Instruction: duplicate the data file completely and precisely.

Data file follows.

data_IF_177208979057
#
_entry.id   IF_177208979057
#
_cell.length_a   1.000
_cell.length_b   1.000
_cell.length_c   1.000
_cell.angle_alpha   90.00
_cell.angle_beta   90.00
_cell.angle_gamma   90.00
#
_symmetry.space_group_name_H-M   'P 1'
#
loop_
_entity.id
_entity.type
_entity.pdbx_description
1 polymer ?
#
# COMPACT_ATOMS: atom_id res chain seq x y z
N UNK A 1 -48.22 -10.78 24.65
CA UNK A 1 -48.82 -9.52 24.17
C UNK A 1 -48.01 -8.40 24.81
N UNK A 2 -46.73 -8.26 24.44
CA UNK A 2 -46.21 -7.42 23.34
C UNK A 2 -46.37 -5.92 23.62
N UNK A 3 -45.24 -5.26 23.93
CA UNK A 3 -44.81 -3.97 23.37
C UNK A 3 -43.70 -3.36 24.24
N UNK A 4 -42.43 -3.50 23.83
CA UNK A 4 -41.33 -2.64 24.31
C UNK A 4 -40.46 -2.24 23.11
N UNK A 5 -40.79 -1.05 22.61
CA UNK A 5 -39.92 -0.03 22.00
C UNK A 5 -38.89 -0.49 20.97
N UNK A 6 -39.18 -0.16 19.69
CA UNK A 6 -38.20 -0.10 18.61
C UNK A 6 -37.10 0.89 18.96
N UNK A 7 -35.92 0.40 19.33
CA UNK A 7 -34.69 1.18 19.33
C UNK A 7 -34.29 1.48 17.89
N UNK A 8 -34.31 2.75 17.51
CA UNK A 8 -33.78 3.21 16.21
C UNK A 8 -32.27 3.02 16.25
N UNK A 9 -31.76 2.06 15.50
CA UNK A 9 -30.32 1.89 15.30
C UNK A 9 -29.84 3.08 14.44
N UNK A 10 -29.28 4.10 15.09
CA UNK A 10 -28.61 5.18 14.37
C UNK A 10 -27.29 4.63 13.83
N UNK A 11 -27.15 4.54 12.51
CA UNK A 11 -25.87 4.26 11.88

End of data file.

data_IF_177208979057
#
_entry.id   IF_177208979057
#
_cell.length_a   1.000
_cell.length_b   1.000
_cell.length_c   1.000
_cell.angle_alpha   90.00
_cell.angle_beta   90.00
_cell.angle_gamma   90.00
#
_symmetry.space_group_name_H-M   'P 1'
#
loop_
_entity.id
_entity.type
_entity.pdbx_description
1 polymer ?
#
# COMPACT_ATOMS: atom_id res chain seq x y z
N UNK A 1 -48.22 -10.78 24.65
CA UNK A 1 -48.82 -9.52 24.17
C UNK A 1 -48.01 -8.40 24.81
N UNK A 2 -46.73 -8.26 24.44
CA UNK A 2 -46.21 -7.42 23.34
C UNK A 2 -46.37 -5.92 23.62
N UNK A 3 -45.24 -5.26 23.93
CA UNK A 3 -44.81 -3.97 23.37
C UNK A 3 -43.70 -3.36 24.24
N UNK A 4 -42.43 -3.50 23.83
CA UNK A 4 -41.33 -2.64 24.31
C UNK A 4 -40.46 -2.24 23.11
N UNK A 5 -40.79 -1.05 22.61
CA UNK A 5 -39.92 -0.03 22.00
C UNK A 5 -38.89 -0.49 20.97
N UNK A 6 -39.18 -0.16 19.69
CA UNK A 6 -38.20 -0.10 18.61
C UNK A 6 -37.10 0.89 18.96
N UNK A 7 -35.92 0.40 19.33
CA UNK A 7 -34.69 1.18 19.33
C UNK A 7 -34.29 1.48 17.89
N UNK A 8 -34.31 2.75 17.51
CA UNK A 8 -33.78 3.21 16.21
C UNK A 8 -32.27 3.02 16.25
N UNK A 9 -31.76 2.06 15.50
CA UNK A 9 -30.32 1.89 15.30
C UNK A 9 -29.84 3.08 14.44
N UNK A 10 -29.28 4.10 15.09
CA UNK A 10 -28.61 5.18 14.37
C UNK A 10 -27.29 4.63 13.83
N UNK A 11 -27.15 4.54 12.51
CA UNK A 11 -25.87 4.26 11.88